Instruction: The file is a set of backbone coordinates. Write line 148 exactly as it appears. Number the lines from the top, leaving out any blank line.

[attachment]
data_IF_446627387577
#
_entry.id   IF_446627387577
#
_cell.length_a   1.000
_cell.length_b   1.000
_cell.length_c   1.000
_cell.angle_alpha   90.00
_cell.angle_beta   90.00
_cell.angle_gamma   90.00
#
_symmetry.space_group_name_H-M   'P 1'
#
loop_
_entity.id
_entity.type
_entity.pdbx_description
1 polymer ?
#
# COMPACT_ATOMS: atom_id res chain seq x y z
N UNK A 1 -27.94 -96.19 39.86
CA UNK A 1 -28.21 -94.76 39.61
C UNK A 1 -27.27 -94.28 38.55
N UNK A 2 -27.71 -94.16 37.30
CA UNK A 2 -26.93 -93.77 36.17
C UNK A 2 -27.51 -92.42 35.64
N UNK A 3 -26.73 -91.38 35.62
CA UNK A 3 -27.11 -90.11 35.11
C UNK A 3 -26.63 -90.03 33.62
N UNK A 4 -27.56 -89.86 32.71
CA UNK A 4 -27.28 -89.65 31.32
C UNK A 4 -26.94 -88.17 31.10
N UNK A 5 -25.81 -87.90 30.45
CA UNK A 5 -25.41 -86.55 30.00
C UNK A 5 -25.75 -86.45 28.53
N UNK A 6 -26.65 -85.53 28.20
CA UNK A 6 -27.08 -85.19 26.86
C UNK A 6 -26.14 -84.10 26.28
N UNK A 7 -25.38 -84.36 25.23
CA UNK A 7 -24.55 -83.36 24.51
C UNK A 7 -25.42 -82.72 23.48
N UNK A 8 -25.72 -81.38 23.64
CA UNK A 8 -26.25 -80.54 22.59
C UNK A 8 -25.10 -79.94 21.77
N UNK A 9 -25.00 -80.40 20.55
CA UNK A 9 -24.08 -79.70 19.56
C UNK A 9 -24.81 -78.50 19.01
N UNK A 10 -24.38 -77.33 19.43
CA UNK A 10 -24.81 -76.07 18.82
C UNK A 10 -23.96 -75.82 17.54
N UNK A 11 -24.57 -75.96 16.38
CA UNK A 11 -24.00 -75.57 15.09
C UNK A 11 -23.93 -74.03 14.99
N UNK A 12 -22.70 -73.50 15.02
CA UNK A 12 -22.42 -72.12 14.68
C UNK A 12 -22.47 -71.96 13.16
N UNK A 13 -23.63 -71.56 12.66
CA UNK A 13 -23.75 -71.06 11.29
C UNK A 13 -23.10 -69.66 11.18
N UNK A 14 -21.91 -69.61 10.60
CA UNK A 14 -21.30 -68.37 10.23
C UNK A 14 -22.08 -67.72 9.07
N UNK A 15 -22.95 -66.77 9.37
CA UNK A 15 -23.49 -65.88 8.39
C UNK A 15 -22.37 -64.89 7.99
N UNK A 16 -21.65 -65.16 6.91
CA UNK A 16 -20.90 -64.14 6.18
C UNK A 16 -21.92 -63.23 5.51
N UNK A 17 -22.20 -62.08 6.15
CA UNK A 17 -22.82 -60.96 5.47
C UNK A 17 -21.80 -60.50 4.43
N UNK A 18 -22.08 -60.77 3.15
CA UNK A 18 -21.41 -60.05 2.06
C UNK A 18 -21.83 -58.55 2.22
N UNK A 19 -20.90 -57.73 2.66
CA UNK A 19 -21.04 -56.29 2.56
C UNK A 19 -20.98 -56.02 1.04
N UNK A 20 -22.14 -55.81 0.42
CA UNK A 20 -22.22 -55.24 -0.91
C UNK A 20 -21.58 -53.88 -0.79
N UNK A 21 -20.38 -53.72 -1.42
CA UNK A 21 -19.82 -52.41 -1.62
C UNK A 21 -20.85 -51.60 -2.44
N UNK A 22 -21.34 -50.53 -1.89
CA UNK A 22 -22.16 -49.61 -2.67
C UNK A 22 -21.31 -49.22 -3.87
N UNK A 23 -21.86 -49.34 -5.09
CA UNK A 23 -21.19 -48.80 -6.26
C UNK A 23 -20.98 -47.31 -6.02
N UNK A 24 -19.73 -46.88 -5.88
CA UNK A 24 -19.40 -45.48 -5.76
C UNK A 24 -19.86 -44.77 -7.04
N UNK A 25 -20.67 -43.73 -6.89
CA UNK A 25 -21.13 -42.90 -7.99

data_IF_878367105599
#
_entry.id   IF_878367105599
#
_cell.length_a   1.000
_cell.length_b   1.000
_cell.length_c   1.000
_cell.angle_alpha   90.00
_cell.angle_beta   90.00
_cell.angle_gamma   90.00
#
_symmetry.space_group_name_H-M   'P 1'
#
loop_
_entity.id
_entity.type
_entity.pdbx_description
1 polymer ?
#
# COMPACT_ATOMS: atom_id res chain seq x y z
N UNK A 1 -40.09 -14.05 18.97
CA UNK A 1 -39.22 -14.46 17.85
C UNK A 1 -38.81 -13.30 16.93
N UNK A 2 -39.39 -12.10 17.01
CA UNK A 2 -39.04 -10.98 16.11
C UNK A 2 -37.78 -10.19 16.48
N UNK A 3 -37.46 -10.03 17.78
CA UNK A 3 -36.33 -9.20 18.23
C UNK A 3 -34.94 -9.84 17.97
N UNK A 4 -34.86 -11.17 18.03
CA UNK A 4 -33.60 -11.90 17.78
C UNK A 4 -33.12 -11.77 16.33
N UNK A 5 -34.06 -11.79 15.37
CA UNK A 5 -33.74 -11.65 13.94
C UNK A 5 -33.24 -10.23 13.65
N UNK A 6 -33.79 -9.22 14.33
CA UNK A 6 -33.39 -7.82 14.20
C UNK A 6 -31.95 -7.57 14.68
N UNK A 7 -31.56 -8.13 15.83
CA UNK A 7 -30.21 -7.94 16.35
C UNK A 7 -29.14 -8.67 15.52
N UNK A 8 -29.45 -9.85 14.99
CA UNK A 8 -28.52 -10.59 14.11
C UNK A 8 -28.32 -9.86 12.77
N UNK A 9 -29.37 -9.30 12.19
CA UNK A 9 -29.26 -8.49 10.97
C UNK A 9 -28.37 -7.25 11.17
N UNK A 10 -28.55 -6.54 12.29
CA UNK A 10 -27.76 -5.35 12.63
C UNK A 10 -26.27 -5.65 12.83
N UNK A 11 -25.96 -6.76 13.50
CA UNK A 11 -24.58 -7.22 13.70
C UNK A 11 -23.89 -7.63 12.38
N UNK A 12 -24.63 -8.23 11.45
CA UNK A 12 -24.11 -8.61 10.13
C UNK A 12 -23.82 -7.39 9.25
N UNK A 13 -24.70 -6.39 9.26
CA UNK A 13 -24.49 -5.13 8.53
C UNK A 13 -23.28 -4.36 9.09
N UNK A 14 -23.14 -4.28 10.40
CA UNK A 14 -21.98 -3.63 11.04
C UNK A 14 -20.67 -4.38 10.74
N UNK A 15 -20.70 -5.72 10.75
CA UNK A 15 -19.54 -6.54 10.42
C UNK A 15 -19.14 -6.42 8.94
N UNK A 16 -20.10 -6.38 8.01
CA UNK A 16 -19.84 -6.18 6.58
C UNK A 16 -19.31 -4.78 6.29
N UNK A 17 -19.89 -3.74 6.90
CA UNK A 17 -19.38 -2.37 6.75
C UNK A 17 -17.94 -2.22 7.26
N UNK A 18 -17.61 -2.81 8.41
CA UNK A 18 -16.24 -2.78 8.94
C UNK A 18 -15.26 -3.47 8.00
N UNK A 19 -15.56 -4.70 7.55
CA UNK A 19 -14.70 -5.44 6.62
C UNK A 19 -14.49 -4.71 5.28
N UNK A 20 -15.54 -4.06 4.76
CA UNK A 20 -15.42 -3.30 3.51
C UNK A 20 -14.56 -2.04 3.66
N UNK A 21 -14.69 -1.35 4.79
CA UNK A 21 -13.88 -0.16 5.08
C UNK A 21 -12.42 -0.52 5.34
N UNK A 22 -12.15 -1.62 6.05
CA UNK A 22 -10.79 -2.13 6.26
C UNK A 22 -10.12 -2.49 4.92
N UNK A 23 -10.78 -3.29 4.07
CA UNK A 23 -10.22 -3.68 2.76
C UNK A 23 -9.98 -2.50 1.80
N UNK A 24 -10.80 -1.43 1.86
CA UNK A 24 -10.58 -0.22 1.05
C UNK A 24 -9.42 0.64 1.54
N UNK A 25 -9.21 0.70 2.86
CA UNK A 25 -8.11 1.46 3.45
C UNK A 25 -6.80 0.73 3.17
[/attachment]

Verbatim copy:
N UNK A 12 -24.63 -8.23 11.45